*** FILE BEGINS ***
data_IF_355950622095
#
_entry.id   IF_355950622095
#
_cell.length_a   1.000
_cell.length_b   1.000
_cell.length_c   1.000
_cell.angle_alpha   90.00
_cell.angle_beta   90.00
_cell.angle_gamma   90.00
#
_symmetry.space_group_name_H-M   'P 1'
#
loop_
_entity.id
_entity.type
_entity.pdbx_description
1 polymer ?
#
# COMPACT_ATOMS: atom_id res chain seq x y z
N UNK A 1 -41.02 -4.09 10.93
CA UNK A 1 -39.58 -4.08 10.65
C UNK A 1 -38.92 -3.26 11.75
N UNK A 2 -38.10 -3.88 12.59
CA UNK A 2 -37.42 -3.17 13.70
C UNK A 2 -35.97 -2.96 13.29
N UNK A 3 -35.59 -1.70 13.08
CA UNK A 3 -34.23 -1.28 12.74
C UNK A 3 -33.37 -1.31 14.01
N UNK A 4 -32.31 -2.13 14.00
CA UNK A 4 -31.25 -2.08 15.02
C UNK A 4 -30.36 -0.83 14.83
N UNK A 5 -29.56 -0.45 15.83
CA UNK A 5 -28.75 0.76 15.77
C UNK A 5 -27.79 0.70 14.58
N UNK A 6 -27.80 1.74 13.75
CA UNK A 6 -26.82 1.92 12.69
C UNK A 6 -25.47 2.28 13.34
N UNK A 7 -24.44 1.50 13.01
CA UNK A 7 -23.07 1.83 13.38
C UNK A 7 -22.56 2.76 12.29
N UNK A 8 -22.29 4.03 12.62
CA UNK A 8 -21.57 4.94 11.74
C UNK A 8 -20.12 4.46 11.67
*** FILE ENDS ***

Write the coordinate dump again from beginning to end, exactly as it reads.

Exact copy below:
data_IF_355950622095
#
_entry.id   IF_355950622095
#
_cell.length_a   1.000
_cell.length_b   1.000
_cell.length_c   1.000
_cell.angle_alpha   90.00
_cell.angle_beta   90.00
_cell.angle_gamma   90.00
#
_symmetry.space_group_name_H-M   'P 1'
#
loop_
_entity.id
_entity.type
_entity.pdbx_description
1 polymer ?
#
# COMPACT_ATOMS: atom_id res chain seq x y z
N UNK A 1 -41.02 -4.09 10.93
CA UNK A 1 -39.58 -4.08 10.65
C UNK A 1 -38.92 -3.26 11.75
N UNK A 2 -38.10 -3.88 12.59
CA UNK A 2 -37.42 -3.17 13.70
C UNK A 2 -35.97 -2.96 13.29
N UNK A 3 -35.59 -1.70 13.08
CA UNK A 3 -34.23 -1.28 12.74
C UNK A 3 -33.37 -1.31 14.01
N UNK A 4 -32.31 -2.13 14.00
CA UNK A 4 -31.25 -2.08 15.02
C UNK A 4 -30.36 -0.83 14.83
N UNK A 5 -29.56 -0.45 15.83
CA UNK A 5 -28.75 0.76 15.77
C UNK A 5 -27.79 0.70 14.58
N UNK A 6 -27.80 1.74 13.75
CA UNK A 6 -26.82 1.92 12.69
C UNK A 6 -25.47 2.28 13.34
N UNK A 7 -24.44 1.50 13.01
CA UNK A 7 -23.07 1.83 13.38
C UNK A 7 -22.56 2.76 12.29
N UNK A 8 -22.29 4.03 12.62
CA UNK A 8 -21.57 4.94 11.74
C UNK A 8 -20.12 4.46 11.67